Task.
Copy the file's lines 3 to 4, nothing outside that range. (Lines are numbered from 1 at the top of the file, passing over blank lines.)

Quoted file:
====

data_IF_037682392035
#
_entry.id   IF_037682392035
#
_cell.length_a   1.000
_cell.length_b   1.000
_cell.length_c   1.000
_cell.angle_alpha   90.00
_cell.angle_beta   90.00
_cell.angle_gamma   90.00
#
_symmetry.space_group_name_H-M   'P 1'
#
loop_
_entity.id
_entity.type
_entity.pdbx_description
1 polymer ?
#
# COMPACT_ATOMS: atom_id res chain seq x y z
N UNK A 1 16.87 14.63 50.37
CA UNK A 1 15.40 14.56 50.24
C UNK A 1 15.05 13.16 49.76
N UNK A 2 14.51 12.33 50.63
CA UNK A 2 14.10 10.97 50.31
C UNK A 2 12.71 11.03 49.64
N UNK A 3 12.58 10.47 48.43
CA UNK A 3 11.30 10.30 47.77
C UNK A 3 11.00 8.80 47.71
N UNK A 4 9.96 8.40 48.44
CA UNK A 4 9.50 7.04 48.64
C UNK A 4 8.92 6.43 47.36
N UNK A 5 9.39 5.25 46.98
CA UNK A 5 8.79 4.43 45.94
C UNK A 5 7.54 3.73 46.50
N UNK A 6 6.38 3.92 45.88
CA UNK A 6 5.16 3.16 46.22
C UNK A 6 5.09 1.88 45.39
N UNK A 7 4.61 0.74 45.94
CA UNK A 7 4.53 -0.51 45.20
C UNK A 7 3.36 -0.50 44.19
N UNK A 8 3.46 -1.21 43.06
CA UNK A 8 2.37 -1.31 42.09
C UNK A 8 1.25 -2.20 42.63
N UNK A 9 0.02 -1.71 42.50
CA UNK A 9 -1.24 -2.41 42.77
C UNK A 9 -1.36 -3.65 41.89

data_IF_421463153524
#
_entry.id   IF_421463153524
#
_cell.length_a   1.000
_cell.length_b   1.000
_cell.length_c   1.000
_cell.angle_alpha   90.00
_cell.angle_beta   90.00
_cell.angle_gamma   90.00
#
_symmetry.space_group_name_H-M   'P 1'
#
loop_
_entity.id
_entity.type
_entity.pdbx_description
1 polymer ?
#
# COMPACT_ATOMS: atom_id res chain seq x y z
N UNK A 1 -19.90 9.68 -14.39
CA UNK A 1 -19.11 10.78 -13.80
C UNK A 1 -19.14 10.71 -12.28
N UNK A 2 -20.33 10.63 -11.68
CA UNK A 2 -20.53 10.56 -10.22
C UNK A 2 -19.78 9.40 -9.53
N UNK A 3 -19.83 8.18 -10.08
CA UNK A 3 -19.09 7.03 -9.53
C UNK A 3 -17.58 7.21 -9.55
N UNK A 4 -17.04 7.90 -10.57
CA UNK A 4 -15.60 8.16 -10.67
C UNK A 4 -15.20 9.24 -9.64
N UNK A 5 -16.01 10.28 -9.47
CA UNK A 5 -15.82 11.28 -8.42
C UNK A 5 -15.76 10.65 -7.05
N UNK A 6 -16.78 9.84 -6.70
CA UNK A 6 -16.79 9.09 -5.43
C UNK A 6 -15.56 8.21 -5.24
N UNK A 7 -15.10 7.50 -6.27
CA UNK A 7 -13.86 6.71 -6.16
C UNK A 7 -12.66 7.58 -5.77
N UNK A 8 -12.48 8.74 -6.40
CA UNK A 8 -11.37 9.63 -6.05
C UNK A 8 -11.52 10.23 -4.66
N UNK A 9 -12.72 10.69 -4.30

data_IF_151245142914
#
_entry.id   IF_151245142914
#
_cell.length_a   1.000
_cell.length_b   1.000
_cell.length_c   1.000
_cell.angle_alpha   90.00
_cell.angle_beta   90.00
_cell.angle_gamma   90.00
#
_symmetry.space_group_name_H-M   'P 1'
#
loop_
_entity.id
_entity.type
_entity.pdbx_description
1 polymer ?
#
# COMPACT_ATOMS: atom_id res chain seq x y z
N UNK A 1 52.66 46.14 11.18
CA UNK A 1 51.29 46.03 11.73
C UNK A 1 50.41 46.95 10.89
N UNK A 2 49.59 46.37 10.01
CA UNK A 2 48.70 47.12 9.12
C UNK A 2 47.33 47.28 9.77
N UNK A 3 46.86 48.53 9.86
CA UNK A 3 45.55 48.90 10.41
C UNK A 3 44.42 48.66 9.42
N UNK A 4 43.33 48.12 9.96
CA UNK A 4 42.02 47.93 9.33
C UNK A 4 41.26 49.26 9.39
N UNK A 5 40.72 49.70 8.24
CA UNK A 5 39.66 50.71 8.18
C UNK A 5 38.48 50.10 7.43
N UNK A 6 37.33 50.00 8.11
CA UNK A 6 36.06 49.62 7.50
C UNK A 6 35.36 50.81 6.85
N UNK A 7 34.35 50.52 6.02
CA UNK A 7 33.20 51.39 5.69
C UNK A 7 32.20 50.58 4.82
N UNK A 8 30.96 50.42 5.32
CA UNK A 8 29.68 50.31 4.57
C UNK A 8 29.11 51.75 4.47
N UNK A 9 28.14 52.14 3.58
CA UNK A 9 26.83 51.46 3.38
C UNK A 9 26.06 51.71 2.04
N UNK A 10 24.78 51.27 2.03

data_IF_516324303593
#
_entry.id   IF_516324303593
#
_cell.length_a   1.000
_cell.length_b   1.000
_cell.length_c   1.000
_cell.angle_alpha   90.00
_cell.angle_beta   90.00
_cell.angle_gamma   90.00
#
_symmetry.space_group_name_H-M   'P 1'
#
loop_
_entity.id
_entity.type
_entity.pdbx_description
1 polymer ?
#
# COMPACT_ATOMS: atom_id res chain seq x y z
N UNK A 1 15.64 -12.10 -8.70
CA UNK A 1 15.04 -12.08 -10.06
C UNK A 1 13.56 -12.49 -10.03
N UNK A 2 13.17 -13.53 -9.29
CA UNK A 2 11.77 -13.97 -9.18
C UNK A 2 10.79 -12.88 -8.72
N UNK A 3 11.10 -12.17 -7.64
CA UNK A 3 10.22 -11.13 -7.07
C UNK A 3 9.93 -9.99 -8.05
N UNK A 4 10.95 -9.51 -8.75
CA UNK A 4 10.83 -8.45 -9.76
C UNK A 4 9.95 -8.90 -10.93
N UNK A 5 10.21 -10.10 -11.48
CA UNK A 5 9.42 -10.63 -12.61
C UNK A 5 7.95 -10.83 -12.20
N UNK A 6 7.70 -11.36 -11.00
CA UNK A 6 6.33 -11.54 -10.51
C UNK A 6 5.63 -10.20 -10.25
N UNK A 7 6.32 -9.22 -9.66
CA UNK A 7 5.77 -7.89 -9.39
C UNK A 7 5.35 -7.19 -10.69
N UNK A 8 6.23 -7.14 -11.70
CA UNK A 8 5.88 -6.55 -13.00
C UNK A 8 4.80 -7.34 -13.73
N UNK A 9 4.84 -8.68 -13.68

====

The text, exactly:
_entry.id   IF_037682392035
#